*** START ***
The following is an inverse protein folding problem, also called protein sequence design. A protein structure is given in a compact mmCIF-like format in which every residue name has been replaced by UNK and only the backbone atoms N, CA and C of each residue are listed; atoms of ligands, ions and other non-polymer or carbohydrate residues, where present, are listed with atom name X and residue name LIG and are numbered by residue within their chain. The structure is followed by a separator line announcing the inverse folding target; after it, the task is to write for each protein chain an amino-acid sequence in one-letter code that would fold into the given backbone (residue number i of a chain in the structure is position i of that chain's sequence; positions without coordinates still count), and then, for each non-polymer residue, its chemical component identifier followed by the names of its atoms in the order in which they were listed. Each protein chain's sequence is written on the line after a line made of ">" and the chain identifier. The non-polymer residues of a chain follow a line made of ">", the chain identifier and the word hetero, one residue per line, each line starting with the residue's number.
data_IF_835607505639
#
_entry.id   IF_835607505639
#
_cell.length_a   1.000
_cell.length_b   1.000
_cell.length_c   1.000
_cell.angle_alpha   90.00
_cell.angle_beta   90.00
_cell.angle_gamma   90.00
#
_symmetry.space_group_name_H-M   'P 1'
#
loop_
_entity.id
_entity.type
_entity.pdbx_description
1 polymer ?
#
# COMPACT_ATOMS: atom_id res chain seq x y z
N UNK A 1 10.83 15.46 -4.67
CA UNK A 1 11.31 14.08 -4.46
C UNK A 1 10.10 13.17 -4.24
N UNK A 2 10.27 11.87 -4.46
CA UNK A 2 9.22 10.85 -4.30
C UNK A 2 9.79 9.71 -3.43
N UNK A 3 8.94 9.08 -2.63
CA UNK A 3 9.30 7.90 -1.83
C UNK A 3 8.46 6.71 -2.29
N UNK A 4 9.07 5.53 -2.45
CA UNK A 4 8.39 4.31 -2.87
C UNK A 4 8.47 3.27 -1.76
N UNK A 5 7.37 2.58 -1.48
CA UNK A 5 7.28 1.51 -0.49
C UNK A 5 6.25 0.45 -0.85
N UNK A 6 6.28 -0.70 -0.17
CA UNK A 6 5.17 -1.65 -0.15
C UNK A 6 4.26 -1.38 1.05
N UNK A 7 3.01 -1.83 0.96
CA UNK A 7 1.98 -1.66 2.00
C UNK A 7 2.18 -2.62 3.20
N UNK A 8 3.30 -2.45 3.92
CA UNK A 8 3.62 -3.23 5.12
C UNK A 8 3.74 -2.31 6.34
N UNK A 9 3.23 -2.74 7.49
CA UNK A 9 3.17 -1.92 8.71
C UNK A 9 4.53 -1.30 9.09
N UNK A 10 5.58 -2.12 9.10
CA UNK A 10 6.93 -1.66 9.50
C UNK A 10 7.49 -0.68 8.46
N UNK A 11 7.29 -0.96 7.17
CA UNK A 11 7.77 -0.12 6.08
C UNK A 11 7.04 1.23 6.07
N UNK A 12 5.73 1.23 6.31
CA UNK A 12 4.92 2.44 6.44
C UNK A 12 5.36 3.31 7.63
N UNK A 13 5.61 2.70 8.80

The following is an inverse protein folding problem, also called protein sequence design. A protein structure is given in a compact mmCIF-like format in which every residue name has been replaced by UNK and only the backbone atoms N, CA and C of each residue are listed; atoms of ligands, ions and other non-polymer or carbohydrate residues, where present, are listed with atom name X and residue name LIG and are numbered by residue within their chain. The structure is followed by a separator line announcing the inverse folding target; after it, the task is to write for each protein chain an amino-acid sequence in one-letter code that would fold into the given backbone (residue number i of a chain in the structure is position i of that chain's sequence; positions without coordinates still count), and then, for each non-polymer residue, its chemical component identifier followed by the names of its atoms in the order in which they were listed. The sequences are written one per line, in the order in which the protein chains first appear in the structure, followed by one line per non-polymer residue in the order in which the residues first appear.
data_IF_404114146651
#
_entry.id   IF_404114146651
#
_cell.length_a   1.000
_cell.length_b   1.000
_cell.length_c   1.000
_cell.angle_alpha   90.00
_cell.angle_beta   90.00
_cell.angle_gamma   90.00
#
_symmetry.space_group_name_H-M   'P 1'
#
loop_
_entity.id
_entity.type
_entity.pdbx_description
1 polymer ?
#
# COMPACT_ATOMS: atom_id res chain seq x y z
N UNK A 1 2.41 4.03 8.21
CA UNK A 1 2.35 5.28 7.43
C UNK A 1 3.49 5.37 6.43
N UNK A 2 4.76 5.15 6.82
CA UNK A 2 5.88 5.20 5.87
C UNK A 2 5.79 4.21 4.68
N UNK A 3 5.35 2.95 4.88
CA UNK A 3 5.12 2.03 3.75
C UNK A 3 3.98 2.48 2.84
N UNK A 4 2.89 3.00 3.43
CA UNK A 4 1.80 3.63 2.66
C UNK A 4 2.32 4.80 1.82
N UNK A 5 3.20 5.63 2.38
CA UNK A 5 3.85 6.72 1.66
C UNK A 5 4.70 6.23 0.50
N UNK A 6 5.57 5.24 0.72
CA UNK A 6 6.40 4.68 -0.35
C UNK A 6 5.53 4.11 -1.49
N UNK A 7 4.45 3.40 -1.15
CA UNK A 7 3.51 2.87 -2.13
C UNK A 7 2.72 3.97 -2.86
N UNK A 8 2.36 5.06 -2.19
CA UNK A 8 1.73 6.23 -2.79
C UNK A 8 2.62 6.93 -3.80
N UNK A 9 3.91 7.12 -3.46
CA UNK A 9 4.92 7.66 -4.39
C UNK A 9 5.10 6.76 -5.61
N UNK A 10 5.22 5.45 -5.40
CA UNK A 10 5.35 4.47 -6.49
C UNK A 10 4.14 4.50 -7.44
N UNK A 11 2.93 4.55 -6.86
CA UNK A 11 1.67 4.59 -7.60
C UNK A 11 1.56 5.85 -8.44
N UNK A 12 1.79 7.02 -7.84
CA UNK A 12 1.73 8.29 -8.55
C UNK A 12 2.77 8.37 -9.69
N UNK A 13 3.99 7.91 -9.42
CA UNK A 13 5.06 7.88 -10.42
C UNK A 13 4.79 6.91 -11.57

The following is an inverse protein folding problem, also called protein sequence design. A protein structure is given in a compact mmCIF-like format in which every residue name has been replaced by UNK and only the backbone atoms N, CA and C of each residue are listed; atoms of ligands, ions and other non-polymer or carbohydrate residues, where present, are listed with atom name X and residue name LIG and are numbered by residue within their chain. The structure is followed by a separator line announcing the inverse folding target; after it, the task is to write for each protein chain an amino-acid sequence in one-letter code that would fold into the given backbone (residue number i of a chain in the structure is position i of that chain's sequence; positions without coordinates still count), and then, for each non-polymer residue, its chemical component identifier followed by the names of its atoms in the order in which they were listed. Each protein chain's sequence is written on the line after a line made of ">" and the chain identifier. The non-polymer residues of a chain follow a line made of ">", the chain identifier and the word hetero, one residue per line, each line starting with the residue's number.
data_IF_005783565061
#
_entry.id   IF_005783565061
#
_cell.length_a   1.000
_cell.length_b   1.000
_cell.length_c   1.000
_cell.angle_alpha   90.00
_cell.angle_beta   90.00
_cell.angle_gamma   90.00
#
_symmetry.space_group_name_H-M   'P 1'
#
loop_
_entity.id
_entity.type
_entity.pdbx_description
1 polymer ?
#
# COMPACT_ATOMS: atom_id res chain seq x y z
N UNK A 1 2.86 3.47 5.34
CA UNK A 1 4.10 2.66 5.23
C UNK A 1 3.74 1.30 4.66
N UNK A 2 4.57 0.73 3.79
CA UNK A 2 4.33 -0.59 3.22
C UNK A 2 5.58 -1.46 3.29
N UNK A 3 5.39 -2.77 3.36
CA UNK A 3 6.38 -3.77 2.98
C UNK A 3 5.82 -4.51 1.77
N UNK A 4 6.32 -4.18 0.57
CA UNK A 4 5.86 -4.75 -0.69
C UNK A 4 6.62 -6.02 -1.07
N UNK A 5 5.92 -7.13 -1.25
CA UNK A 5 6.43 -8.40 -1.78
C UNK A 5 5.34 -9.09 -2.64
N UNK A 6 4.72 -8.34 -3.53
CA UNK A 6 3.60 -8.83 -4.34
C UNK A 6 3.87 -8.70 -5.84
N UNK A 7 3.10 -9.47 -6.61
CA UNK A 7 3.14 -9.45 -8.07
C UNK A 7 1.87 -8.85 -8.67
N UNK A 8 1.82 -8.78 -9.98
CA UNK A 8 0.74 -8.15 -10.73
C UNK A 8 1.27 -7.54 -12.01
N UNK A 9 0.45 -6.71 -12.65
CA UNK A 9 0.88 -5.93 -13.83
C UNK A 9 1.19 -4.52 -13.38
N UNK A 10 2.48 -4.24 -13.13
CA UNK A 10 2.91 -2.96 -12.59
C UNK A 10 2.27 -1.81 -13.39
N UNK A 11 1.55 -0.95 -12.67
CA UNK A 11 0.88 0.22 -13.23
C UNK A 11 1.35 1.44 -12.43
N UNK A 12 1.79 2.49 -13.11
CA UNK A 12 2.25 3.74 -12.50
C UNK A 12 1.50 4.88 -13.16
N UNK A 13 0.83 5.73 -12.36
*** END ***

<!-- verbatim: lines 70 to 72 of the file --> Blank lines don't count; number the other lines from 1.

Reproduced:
#
_symmetry.space_group_name_H-M   'P 1'
#